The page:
Germans protest U.S. data-collection programs at Checkpoint Charlie in Berlin. (Digitale Gesellschaft/Flickr)In the public debate thus far over the NSA's mass surveillance programs, Americans have obsessed over our right to protect our emails, phone calls, and other communications from warrantless spying. But an issue that is just as important has been almost completely ignored: should the U.S. government be collecting the communications of foreigners without a warrant or any suspicion of wrongdoing? Unlike spying on U.S. citizens, where the government may well be breaking the law, spying on foreigners is almost certainly legal. But is it wise? We don't think so. Unfettered U.S. spying on foreigners will cause serious collateral damage to America's technology companies, to our Internet-fueled economy, and to human rights and democracy the world over. Rampant surveillance harms both privacy and our long-term national security. Foreigners don't vote in American elections, so perhaps it's not surprising that U.S. law throws them under the privacy bus. "If you are a U.S. person," President Obama (inaccurately) assures us, "the NSA cannot listen to your telephone calls." But the government doesn't disguise its broad snooping on foreigners. Director of National Intelligence James Clapper confirmed recently that the NSA "targets foreigners located overseas for a valid foreign intelligence purpose." The legal basis for wide-scale Internet spying on foreigners is set out in black and white in the Foreign Intelligence Surveillance Act (FISA). FISA allows collection of "foreign intelligence information," a grant of authority which goes well beyond counterterrorism or national security to include "information with respect to a foreign power or foreign territory that relates to ... the conduct of the foreign affairs of the United States." In the original version of FISA, individuals could only be targeted if they were "agents of foreign powers," but 2008 amendments to the statute did away with that limitation. Thus, FISA as it now stands authorizes warrantless surveillance of any non-U.S. individual reasonably believed to be located abroad, allowing for the interception of the most private kind of information so long as it "relates to" U.S. foreign affairs. That language is broad enough to allow the U.S. to seize almost any sort of foreign communication, on the grounds that a communication might relate in some way to a foreign-affairs interest of the United States. For foreigners who don't regularly read American surveillance statutes, this all came as an unpleasant surprise. And the details of how the NSA administers the mass surveillance programs do not make the surprise any more palatable. Individuals subject to NSA surveillance are almost never notified. The proceedings authorizing the surveillance are secret. The orders and directives are classified. The Internet companies that respond to the U.S. government's information demands are under gag order, or otherwise obligated not to disclose. And from a foreigner's perspective, all this happens at the request of a government they can't hold to account and is approved by a secret foreign court they can't petition. In addition to its broad legal authority to spy on foreigners, the U.S. now has a distinct technological advantage in doing so. In the past, the nature of the telecommunications infrastructure meant that NSA commonly had to operate abroad to intercept in real-time phone calls between non-Americans. But today, most communications flow over the Internet and a very large percentage of key Internet infrastructure is in the United States. Thus, foreigners' communications are much more likely to pass through U.S. facilities even when no U.S. person is a party to a particular message. Think about a foreigner using Gmail, or Facebook, or Twitter -- billions of these communications originate elsewhere in the world but pass through, and are stored on, servers located in the U.S. With so few legal or technical checks on the U.S. government's power to snoop, Internet users look to U.S. Internet companies to serve as gatekeepers. Fortunately, some U.S.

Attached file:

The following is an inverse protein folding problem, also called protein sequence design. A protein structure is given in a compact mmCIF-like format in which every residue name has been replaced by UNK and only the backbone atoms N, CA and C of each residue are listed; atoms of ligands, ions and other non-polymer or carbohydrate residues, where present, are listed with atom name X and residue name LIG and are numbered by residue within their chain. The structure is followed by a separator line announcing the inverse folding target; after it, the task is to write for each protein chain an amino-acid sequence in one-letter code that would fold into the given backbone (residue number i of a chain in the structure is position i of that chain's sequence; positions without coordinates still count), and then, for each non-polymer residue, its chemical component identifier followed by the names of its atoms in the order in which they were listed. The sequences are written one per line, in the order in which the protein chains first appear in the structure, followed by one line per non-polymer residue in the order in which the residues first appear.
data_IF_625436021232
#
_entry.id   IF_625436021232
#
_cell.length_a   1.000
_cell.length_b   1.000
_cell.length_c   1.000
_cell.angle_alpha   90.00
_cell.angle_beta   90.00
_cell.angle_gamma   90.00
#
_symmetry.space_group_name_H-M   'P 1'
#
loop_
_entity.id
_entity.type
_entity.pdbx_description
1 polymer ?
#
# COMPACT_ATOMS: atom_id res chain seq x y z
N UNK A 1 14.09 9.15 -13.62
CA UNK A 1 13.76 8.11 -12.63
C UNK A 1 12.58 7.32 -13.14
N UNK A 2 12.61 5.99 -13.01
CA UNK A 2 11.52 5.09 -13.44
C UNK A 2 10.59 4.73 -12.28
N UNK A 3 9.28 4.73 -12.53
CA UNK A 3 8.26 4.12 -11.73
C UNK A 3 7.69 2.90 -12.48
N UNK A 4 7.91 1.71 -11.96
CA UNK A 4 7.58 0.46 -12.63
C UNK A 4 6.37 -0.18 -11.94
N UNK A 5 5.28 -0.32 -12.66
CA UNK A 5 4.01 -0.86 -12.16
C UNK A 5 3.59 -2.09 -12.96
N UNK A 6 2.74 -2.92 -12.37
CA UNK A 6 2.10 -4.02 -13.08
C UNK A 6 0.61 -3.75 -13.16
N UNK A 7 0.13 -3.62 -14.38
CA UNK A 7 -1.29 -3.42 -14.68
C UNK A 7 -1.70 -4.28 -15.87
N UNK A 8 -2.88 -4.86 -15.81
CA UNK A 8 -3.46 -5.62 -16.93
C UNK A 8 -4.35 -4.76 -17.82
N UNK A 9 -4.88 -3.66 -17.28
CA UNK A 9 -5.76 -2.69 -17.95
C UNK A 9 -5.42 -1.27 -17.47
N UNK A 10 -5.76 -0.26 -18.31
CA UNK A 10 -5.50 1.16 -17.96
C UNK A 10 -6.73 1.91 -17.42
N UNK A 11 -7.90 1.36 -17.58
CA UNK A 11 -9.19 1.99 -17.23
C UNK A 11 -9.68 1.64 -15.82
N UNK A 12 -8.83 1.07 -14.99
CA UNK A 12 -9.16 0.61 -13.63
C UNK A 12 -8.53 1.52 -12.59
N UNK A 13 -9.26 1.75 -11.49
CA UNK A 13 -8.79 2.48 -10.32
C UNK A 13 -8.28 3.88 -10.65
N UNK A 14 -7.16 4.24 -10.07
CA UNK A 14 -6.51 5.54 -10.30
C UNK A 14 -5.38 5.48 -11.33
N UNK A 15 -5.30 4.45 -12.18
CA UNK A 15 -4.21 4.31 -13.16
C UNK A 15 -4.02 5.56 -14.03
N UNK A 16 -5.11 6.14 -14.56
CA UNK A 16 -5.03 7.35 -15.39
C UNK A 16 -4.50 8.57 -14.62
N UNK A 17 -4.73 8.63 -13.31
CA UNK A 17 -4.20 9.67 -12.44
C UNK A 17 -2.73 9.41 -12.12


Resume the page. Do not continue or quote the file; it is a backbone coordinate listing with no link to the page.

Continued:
Sent by gReader
Western Europe's burgeoning Islamic population continues to spark concerns about Muslim assimilation and a cultural divide.
Sent by gReader
- Sapient NitroSr. Associate - Business Consulting, present
Stephen Biddle and Max Boot Discuss U.S. Afghanistan Policy
Stephen Biddle and Max Boot discuss U.S. Afghanistan policy with Jonathan D. Tepperman. Click here to listen to the audio.
Honey, I shrunk the F-35 cost estimates - Politics - CBC News
The CBC's Terry Milewski reports on how the Conservative government made $10 billion vanish from the cost estimates of the F-35 fighter jet
How Did a Tortoise Survive 30 Years in a Box?How Did a Tortoise Survive ...
A Brazilian family recently found their long-lost pet tortoise in a box after 30 years. Find out how the reptile made it through the ordeal.
Stompology VII: Laura Glaess and Mike Faltesek on Solo Dancing
Stompology is Only Two Months Away! Plans are certainly coming together and we're really looking forward to having everyone in town for
F-35 cost responsibility lies with PM Harper, Rae says - Politics - CBC ...
Canada's prime minister can't say he didn't know about a $10-billion cost overrun for the F-35 fighter jet program, given the tight control
Loonie, TSX slump as commodities fall - Business - CBC News
The Canadian dollar fell and the Toronto stock market traded sharply lower for a second day Wednesday as prices for oil and metals retreated
Antibiotics useless for most sinus infections - Health - CBC News
Nearly all people who have sinus infections don't need antibiotics, according to new guidelines for doctors.
Skydivers told to jump as balloon plummets - World - CBC News
Authorities search for a U.S. hot air balloon pilot who ordered five skydivers to jump before his balloon plummeted and crashed during a wee